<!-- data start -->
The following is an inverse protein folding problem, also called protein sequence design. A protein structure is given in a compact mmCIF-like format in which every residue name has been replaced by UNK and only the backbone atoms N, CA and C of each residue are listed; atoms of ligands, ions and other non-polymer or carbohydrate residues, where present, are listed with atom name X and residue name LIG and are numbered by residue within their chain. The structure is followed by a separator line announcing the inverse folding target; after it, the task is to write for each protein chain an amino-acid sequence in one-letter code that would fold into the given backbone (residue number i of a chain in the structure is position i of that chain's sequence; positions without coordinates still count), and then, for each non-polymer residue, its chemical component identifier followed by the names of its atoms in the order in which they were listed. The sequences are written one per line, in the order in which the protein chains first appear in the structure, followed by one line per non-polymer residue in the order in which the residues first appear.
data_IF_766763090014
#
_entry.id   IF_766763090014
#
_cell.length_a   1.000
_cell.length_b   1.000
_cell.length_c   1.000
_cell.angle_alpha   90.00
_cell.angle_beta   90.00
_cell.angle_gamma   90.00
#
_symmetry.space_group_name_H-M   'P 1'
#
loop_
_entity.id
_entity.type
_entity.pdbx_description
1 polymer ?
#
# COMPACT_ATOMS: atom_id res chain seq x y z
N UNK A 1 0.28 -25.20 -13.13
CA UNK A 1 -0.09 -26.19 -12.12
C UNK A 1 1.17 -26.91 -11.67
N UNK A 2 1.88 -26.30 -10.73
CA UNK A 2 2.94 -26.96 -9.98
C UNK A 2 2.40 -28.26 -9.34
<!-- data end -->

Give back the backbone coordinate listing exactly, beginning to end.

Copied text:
The following is an inverse protein folding problem, also called protein sequence design. A protein structure is given in a compact mmCIF-like format in which every residue name has been replaced by UNK and only the backbone atoms N, CA and C of each residue are listed; atoms of ligands, ions and other non-polymer or carbohydrate residues, where present, are listed with atom name X and residue name LIG and are numbered by residue within their chain. The structure is followed by a separator line announcing the inverse folding target; after it, the task is to write for each protein chain an amino-acid sequence in one-letter code that would fold into the given backbone (residue number i of a chain in the structure is position i of that chain's sequence; positions without coordinates still count), and then, for each non-polymer residue, its chemical component identifier followed by the names of its atoms in the order in which they were listed. The sequences are written one per line, in the order in which the protein chains first appear in the structure, followed by one line per non-polymer residue in the order in which the residues first appear.
data_IF_766763090014
#
_entry.id   IF_766763090014
#
_cell.length_a   1.000
_cell.length_b   1.000
_cell.length_c   1.000
_cell.angle_alpha   90.00
_cell.angle_beta   90.00
_cell.angle_gamma   90.00
#
_symmetry.space_group_name_H-M   'P 1'
#
loop_
_entity.id
_entity.type
_entity.pdbx_description
1 polymer ?
#
# COMPACT_ATOMS: atom_id res chain seq x y z
N UNK A 1 0.28 -25.20 -13.13
CA UNK A 1 -0.09 -26.19 -12.12
C UNK A 1 1.17 -26.91 -11.67
N UNK A 2 1.88 -26.30 -10.73
CA UNK A 2 2.94 -26.96 -9.98
C UNK A 2 2.40 -28.26 -9.34